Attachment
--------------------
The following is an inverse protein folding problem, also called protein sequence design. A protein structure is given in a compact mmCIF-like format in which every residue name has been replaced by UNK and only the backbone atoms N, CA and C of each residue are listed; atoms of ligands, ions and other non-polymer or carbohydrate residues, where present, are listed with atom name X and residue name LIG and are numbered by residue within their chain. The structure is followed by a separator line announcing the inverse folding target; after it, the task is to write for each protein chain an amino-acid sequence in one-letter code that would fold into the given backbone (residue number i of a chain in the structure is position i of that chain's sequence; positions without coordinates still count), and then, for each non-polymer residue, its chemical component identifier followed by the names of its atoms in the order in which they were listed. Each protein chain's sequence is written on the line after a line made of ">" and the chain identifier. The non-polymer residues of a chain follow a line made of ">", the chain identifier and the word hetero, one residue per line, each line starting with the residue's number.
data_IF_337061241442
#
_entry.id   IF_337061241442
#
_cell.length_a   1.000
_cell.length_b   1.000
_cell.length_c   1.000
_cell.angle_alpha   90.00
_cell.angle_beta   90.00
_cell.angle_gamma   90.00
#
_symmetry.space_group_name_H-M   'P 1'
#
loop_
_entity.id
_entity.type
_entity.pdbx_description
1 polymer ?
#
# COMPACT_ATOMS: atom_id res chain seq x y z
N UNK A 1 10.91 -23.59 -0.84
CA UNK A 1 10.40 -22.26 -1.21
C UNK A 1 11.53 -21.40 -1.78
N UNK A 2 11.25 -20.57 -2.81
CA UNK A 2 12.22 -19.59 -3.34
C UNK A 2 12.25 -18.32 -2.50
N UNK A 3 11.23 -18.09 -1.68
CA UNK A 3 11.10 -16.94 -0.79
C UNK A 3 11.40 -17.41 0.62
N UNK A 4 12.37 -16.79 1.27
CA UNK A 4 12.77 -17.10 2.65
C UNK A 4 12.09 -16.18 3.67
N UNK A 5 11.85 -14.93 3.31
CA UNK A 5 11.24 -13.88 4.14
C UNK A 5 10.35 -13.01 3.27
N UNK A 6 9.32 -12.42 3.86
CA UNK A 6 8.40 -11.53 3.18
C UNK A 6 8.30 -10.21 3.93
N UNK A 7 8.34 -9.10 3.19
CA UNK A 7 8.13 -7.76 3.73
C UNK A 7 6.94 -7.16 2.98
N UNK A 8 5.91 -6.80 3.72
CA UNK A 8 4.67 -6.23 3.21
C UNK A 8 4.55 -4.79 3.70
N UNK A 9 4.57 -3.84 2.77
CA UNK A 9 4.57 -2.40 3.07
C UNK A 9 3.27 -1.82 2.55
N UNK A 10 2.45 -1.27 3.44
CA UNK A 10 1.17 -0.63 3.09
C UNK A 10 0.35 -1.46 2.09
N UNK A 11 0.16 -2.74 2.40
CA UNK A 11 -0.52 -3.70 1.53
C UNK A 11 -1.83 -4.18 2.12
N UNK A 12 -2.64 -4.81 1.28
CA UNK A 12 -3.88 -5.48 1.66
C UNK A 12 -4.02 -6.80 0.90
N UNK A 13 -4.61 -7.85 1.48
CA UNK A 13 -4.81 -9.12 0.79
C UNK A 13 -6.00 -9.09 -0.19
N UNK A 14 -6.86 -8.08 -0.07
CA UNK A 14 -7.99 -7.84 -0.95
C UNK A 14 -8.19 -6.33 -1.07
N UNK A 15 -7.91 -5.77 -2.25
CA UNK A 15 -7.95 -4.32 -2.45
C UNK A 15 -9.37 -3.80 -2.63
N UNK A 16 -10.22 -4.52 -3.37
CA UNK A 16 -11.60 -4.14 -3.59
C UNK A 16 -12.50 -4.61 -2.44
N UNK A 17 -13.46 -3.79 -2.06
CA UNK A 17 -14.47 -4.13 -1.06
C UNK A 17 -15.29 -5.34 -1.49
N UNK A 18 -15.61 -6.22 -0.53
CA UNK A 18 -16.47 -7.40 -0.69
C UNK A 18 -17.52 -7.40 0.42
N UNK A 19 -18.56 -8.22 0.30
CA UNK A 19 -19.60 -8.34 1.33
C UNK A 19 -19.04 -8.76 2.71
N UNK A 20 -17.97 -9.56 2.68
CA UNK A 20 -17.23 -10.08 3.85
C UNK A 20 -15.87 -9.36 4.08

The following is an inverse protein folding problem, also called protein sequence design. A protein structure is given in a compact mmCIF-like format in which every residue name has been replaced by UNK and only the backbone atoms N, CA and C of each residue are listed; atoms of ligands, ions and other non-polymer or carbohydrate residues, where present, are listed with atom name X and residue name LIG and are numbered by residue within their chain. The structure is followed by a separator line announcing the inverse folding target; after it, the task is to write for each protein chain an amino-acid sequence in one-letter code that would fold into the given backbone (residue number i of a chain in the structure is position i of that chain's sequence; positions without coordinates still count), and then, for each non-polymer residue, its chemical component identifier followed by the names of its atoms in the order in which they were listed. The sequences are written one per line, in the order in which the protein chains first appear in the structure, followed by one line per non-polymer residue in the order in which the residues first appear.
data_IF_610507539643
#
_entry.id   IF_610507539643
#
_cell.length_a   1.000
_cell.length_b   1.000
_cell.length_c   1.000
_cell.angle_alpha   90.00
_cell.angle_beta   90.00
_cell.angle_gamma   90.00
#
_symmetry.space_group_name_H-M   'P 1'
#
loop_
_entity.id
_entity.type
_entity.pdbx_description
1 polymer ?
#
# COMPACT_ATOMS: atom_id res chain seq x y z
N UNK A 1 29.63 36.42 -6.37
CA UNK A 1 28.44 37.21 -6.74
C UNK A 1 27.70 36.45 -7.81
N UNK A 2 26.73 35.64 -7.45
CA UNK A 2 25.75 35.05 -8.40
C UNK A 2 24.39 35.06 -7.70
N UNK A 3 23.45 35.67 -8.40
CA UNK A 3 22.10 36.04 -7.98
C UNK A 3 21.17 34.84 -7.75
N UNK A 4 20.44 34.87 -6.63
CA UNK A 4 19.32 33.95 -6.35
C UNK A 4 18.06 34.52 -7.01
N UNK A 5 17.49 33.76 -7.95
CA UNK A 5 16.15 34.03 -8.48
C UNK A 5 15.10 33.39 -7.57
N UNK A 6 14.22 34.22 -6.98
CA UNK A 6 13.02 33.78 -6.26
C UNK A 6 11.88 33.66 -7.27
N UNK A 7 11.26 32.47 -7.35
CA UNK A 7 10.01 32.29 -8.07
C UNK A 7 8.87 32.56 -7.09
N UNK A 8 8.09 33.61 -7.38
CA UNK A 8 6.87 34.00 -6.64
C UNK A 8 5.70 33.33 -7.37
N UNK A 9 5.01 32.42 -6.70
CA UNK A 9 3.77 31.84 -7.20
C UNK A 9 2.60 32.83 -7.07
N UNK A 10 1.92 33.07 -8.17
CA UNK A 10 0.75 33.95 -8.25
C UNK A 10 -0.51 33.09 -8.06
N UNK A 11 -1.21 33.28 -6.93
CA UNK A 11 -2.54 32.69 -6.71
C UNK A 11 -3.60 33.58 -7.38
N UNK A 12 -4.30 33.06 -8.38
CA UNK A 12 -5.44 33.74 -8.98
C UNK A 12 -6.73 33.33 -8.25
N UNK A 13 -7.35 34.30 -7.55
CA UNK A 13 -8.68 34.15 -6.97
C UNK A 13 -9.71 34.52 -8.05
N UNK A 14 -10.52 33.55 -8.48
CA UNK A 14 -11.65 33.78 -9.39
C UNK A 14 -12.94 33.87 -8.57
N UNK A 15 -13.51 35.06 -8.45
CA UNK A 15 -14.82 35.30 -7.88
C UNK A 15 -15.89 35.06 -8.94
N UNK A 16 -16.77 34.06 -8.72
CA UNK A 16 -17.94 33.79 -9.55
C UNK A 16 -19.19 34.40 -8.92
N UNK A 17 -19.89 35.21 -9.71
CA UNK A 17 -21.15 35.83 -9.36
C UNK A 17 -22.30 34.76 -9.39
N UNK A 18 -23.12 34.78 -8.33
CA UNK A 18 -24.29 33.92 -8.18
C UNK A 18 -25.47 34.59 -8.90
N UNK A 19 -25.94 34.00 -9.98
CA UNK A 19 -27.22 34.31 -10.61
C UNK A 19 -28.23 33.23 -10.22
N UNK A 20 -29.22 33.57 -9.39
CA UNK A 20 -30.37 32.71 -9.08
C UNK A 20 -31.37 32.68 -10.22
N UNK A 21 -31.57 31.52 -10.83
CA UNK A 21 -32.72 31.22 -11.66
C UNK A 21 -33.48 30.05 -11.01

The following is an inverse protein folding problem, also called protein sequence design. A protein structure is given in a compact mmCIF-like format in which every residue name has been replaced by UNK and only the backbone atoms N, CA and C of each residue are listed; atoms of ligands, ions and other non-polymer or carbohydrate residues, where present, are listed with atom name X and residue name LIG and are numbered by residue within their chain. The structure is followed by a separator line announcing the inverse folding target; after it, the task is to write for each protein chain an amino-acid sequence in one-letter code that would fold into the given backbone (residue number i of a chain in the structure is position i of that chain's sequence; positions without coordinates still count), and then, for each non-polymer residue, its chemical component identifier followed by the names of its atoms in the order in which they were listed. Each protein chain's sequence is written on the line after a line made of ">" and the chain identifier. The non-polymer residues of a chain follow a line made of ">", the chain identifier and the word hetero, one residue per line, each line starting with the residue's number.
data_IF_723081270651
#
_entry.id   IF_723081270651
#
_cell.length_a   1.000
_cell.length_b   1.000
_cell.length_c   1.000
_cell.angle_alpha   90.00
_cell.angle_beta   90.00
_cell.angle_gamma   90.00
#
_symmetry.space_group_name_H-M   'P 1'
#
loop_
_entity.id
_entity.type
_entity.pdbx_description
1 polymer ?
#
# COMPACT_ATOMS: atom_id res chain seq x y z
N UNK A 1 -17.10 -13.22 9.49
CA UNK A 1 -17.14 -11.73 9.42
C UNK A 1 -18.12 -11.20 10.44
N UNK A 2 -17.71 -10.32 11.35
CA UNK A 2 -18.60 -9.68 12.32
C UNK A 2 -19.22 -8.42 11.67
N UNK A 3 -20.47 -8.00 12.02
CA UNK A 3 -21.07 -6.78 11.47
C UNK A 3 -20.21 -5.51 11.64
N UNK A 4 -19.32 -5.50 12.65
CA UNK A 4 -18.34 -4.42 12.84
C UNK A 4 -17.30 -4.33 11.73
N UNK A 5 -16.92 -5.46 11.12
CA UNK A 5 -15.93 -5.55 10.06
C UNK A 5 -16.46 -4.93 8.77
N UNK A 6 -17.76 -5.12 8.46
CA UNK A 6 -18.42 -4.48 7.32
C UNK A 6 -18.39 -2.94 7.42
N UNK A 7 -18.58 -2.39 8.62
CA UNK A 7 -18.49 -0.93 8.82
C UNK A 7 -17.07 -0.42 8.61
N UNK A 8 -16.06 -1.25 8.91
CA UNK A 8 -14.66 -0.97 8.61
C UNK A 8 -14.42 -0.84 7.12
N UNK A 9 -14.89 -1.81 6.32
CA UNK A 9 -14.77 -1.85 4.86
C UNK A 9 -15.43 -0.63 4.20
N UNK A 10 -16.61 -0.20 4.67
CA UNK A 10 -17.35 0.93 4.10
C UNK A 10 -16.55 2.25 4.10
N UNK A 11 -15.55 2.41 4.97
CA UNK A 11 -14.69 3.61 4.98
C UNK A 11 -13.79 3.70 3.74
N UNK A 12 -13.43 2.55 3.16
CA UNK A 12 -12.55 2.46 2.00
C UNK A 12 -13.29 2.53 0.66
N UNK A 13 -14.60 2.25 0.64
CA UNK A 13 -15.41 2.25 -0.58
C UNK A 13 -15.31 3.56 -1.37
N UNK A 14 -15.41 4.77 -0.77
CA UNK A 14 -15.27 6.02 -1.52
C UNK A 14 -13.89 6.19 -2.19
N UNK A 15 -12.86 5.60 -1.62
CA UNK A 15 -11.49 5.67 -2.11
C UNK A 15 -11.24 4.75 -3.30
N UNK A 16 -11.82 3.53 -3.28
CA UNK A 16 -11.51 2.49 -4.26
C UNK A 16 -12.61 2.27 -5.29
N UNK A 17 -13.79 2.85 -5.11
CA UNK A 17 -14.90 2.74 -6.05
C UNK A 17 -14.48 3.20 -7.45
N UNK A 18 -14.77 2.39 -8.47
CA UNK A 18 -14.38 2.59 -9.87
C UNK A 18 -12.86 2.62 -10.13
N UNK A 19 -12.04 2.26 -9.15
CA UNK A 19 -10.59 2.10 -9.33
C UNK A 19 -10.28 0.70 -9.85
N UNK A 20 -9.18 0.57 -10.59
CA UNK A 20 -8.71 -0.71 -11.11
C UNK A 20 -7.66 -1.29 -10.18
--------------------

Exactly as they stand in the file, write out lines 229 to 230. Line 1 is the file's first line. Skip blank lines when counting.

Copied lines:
N UNK A 15 -12.86 5.60 -1.62
CA UNK A 15 -11.49 5.67 -2.11